Life When Every Day Can Be a Medical Emergency
A couple days ago, I decided to walk to Chipotle. It was a little over a half an hour walk, and my blood sugar was in a decent spot. It was hot despite it being late. So I didn’t bring my bag. I hate correcting with sugar right before I eat anyways. With 10 minutes to go, my vision became blurry and walking straight became a challenge. I knew I was getting dangerously low even though my CGM read in the 100s. I began mentally attacking myself for trusting the readings before I left. I have to choose when to trust my medical devices because the accuracy can still be very poor. I didn’t know what scared me more as I walked those last ten minutes, sweating profusely and wondering if I was going to make it - the thought that anyone walking or driving right by me might see how I was struggling (surely they’d think I was drunk and not dying) or about no one noticing if I did pass out with no one to contact out on my own.
Last night before martial arts, I hated myself for trusting my meter again. It was reading high again, and I bolused before realizing I was low. I wondered if anyone noticed me shoving packets of fruit snacks down my throat before class or if they judged me for eating before exercising or having food near the mat. Diabetes isn’t THAT dangerous right? People just abuse their need for food to bring stuff into movie theaters and theme parks. It’s not like they could actually need that stuff at a minute’s notice, when an invisible but very real medical emergency is just part of a daily routine.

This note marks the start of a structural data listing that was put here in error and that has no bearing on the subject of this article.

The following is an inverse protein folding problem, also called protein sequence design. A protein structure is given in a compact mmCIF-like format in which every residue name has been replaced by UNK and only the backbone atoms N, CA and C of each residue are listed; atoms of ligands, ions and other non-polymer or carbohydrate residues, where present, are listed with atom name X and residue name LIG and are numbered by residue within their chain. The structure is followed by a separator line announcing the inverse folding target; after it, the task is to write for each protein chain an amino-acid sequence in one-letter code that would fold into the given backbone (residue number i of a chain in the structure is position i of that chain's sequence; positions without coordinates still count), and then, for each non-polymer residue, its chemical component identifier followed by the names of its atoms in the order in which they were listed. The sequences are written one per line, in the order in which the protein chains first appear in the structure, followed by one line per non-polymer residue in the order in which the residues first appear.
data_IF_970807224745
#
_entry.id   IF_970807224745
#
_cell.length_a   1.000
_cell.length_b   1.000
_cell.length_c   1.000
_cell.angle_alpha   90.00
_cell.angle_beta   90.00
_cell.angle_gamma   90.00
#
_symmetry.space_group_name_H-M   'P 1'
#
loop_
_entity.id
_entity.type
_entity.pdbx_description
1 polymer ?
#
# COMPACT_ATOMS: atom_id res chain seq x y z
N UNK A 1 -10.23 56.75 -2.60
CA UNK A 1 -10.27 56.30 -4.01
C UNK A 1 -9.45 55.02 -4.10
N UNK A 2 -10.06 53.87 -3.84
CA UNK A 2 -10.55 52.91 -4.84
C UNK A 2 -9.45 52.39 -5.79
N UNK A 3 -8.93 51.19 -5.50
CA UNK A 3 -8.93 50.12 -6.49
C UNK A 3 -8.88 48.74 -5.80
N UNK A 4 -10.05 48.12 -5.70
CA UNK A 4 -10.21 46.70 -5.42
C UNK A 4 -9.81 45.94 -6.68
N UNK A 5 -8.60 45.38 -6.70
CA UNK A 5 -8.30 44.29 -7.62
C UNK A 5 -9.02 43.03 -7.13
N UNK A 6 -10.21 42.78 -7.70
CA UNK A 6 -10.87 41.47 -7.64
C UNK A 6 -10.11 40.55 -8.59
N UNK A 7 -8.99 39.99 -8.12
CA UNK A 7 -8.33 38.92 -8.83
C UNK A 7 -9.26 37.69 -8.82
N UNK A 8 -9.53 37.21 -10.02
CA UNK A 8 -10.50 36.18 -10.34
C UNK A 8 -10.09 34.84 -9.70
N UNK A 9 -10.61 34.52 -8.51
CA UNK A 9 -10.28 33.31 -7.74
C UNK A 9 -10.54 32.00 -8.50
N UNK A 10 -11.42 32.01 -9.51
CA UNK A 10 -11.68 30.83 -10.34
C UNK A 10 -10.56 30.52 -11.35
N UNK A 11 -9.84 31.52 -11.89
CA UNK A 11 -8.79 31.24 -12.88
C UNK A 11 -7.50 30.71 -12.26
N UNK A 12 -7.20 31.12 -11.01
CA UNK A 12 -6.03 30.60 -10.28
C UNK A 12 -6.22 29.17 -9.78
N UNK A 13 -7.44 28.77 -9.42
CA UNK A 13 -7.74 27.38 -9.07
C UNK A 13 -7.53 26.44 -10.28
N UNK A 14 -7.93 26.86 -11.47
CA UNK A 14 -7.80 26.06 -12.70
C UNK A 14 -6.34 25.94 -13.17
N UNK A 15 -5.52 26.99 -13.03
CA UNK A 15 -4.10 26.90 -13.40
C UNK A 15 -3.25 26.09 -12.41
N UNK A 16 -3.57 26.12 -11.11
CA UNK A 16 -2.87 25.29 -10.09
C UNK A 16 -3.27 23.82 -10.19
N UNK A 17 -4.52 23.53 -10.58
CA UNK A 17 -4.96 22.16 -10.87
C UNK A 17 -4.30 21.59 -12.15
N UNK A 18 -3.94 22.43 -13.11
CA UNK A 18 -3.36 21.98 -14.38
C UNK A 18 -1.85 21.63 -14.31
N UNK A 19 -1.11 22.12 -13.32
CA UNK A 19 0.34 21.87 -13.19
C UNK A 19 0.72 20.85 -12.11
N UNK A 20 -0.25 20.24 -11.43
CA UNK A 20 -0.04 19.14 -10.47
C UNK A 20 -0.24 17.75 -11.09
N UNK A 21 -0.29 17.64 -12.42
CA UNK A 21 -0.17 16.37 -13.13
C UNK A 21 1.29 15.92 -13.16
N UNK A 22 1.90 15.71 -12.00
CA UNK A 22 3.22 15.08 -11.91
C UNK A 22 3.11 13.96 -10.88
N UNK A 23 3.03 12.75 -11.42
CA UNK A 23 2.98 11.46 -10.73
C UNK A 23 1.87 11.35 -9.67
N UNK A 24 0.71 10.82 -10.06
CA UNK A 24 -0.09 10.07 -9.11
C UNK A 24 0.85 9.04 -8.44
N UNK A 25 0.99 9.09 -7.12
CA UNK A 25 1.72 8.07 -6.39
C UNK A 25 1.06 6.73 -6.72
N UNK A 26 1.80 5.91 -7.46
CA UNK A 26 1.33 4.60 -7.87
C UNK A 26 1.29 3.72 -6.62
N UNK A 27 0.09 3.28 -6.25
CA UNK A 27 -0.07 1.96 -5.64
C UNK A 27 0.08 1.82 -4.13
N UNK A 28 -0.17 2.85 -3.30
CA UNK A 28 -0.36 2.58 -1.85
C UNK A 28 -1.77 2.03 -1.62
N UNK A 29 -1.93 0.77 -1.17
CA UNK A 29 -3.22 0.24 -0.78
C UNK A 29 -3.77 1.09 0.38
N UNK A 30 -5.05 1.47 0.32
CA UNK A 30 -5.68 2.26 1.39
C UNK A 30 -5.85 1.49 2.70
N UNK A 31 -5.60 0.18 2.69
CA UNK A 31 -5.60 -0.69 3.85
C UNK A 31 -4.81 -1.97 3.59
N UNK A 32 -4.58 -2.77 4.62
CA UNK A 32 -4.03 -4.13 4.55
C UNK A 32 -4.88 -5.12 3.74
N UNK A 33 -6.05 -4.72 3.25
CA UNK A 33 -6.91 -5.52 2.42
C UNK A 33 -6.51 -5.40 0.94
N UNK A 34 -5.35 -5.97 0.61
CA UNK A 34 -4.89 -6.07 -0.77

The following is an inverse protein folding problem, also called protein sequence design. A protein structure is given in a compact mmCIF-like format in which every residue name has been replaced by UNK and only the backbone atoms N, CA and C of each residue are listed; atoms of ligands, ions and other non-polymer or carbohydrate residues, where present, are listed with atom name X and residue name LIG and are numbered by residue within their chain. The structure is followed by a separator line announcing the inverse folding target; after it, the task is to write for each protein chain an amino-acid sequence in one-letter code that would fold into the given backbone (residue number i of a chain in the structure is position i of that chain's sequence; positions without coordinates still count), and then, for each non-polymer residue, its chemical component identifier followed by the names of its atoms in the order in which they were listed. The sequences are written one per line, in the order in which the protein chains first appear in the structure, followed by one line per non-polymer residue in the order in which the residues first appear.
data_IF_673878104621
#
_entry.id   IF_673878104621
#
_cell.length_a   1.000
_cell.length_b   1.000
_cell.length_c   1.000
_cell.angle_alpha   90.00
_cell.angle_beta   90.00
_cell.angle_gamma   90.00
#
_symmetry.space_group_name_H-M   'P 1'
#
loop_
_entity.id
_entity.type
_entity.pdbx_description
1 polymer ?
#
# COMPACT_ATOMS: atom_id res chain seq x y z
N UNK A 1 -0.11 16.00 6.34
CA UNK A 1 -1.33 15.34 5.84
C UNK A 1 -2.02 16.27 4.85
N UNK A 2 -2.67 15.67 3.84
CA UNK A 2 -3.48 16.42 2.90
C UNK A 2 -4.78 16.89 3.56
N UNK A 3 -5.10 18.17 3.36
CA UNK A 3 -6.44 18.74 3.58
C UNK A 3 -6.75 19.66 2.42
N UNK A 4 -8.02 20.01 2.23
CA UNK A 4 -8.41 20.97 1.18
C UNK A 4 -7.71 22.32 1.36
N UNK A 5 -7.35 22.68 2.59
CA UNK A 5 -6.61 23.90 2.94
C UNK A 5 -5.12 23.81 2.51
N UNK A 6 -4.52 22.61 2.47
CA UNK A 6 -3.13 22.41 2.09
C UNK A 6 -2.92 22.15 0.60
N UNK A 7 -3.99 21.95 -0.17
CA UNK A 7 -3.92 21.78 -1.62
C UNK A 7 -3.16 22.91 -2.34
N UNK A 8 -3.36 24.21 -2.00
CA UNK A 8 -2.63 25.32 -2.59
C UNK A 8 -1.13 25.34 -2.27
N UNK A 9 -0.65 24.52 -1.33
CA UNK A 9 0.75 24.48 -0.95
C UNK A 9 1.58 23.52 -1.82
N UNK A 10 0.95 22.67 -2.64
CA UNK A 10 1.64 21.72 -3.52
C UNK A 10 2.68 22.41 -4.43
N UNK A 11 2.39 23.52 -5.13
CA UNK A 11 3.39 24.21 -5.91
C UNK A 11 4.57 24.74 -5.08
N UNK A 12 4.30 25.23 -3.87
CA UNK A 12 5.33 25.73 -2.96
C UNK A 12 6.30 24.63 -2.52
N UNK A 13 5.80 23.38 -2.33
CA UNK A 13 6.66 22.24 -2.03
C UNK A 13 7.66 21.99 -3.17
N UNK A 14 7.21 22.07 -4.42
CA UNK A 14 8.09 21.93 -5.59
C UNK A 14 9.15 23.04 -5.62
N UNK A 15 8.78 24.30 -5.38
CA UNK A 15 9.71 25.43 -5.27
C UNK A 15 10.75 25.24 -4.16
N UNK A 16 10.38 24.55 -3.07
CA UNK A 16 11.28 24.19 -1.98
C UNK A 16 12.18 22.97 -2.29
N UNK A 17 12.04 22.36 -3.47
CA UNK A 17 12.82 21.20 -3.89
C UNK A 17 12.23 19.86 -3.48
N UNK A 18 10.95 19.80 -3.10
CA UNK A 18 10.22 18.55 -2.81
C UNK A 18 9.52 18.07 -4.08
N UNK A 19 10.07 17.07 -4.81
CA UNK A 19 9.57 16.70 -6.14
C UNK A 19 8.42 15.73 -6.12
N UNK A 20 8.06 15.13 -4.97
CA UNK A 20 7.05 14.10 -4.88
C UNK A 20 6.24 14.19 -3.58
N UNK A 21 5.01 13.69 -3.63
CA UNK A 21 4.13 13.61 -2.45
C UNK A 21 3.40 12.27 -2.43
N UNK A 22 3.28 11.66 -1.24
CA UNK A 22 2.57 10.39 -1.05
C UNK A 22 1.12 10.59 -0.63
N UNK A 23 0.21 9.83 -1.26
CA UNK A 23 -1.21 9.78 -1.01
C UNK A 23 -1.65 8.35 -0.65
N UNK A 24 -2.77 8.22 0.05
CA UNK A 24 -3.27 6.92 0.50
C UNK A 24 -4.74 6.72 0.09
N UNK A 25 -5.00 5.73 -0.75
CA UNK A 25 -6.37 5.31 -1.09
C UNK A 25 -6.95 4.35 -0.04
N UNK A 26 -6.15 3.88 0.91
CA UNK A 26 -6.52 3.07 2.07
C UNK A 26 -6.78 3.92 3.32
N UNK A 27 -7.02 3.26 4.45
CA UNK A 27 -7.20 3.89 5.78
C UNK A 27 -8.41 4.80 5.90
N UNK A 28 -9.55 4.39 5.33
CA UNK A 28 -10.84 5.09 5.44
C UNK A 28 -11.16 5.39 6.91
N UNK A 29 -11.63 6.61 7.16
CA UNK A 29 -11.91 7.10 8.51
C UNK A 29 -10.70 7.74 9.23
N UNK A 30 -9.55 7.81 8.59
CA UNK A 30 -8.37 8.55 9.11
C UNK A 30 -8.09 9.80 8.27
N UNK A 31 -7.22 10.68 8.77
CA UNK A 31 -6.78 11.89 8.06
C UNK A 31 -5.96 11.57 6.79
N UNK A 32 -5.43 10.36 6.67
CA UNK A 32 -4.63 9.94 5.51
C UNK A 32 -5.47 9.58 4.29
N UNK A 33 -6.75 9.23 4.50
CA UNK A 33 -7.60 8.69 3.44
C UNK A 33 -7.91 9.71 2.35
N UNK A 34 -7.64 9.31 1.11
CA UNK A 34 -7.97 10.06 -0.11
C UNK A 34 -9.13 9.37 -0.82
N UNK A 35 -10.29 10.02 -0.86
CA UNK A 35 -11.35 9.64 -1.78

Most of the times people have noticed me treating a low, they haven’t been helpful. I’ve had people steal my ice cream out of my hand saying “YOU CAN’T EAT THAT” when my blood sugar was in the death range, I’ve had people come over to me as I try to stabilize my hand enough to spoon food in my mouth, lecturing me on how I should really eat better since I have diabetes, and I’ve had to learn how to put up with the mean looks some people give me when I have dessert, even after I politely explain that I can eat whatever I want.
Life is an everyday emergency for me, and I’ve had to figure out and manage everything on my own while simultaneously figuring out college and soloing life in general. So don’t judge or insult diabetics for eating anything and don’t assume that our special food rights are abused because we live in a reality when any moment, unprepared or even over prepared, could suddenly change to fighting for our lives without anyone even noticing.